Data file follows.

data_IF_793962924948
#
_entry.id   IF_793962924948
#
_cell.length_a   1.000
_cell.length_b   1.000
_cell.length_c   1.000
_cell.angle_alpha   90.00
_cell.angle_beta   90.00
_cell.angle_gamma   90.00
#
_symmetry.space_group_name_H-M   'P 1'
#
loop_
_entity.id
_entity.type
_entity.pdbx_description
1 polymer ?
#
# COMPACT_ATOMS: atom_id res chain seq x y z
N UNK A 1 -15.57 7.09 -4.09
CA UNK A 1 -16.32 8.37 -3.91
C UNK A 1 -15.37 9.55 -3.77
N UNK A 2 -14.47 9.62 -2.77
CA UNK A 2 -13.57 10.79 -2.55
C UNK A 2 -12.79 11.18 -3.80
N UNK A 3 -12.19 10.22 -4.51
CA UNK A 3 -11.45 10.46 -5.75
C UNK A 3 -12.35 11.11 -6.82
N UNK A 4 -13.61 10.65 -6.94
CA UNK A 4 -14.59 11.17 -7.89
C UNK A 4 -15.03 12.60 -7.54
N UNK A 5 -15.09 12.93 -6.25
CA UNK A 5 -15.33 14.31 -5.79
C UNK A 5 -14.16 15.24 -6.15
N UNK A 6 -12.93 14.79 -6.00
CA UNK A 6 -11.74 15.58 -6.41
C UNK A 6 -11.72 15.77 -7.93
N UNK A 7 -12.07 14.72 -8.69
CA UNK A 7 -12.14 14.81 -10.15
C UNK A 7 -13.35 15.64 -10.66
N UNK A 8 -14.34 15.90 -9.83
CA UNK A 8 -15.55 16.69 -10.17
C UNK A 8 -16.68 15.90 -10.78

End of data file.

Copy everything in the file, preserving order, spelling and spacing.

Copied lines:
data_IF_793962924948
#
_entry.id   IF_793962924948
#
_cell.length_a   1.000
_cell.length_b   1.000
_cell.length_c   1.000
_cell.angle_alpha   90.00
_cell.angle_beta   90.00
_cell.angle_gamma   90.00
#
_symmetry.space_group_name_H-M   'P 1'
#
loop_
_entity.id
_entity.type
_entity.pdbx_description
1 polymer ?
#
# COMPACT_ATOMS: atom_id res chain seq x y z
N UNK A 1 -15.57 7.09 -4.09
CA UNK A 1 -16.32 8.37 -3.91
C UNK A 1 -15.37 9.55 -3.77
N UNK A 2 -14.47 9.62 -2.77
CA UNK A 2 -13.57 10.79 -2.55
C UNK A 2 -12.79 11.18 -3.80
N UNK A 3 -12.19 10.22 -4.51
CA UNK A 3 -11.45 10.46 -5.75
C UNK A 3 -12.35 11.11 -6.82
N UNK A 4 -13.61 10.65 -6.94
CA UNK A 4 -14.59 11.17 -7.89
C UNK A 4 -15.03 12.60 -7.54
N UNK A 5 -15.09 12.93 -6.25
CA UNK A 5 -15.33 14.31 -5.79
C UNK A 5 -14.16 15.24 -6.15
N UNK A 6 -12.93 14.79 -6.00
CA UNK A 6 -11.74 15.58 -6.41
C UNK A 6 -11.72 15.77 -7.93
N UNK A 7 -12.07 14.72 -8.69
CA UNK A 7 -12.14 14.81 -10.15
C UNK A 7 -13.35 15.64 -10.66
N UNK A 8 -14.34 15.90 -9.83
CA UNK A 8 -15.55 16.69 -10.17
C UNK A 8 -16.68 15.90 -10.78